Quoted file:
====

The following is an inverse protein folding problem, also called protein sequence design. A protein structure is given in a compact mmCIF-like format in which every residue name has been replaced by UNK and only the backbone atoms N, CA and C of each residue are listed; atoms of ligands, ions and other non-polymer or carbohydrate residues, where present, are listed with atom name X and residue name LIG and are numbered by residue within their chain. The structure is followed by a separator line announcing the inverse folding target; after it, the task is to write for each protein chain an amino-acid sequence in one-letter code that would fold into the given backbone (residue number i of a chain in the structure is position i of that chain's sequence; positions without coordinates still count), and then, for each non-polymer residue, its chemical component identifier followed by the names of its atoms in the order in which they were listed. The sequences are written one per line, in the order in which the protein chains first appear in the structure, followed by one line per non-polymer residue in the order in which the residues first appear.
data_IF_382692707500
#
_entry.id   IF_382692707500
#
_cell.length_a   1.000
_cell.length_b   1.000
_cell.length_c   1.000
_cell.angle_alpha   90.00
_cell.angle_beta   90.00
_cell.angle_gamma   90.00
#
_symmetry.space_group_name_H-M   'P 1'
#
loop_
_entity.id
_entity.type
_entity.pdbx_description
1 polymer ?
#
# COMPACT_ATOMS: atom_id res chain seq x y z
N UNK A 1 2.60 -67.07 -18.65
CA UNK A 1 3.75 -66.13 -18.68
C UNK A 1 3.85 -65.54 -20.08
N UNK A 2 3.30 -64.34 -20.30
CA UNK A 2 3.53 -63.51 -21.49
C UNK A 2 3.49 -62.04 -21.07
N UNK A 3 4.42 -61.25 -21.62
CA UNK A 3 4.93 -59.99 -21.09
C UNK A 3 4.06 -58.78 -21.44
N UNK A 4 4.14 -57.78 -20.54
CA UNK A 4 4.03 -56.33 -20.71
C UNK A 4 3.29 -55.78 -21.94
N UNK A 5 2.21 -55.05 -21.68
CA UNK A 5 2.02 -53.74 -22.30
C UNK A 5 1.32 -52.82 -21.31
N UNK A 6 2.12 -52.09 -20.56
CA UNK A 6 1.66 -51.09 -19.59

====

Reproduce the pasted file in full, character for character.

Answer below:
The following is an inverse protein folding problem, also called protein sequence design. A protein structure is given in a compact mmCIF-like format in which every residue name has been replaced by UNK and only the backbone atoms N, CA and C of each residue are listed; atoms of ligands, ions and other non-polymer or carbohydrate residues, where present, are listed with atom name X and residue name LIG and are numbered by residue within their chain. The structure is followed by a separator line announcing the inverse folding target; after it, the task is to write for each protein chain an amino-acid sequence in one-letter code that would fold into the given backbone (residue number i of a chain in the structure is position i of that chain's sequence; positions without coordinates still count), and then, for each non-polymer residue, its chemical component identifier followed by the names of its atoms in the order in which they were listed. The sequences are written one per line, in the order in which the protein chains first appear in the structure, followed by one line per non-polymer residue in the order in which the residues first appear.
data_IF_382692707500
#
_entry.id   IF_382692707500
#
_cell.length_a   1.000
_cell.length_b   1.000
_cell.length_c   1.000
_cell.angle_alpha   90.00
_cell.angle_beta   90.00
_cell.angle_gamma   90.00
#
_symmetry.space_group_name_H-M   'P 1'
#
loop_
_entity.id
_entity.type
_entity.pdbx_description
1 polymer ?
#
# COMPACT_ATOMS: atom_id res chain seq x y z
N UNK A 1 2.60 -67.07 -18.65
CA UNK A 1 3.75 -66.13 -18.68
C UNK A 1 3.85 -65.54 -20.08
N UNK A 2 3.30 -64.34 -20.30
CA UNK A 2 3.53 -63.51 -21.49
C UNK A 2 3.49 -62.04 -21.07
N UNK A 3 4.42 -61.25 -21.62
CA UNK A 3 4.93 -59.99 -21.09
C UNK A 3 4.06 -58.78 -21.44
N UNK A 4 4.14 -57.78 -20.54
CA UNK A 4 4.03 -56.33 -20.71
C UNK A 4 3.29 -55.78 -21.94
N UNK A 5 2.21 -55.05 -21.68
CA UNK A 5 2.02 -53.74 -22.30
C UNK A 5 1.32 -52.82 -21.31
N UNK A 6 2.12 -52.09 -20.56
CA UNK A 6 1.66 -51.09 -19.59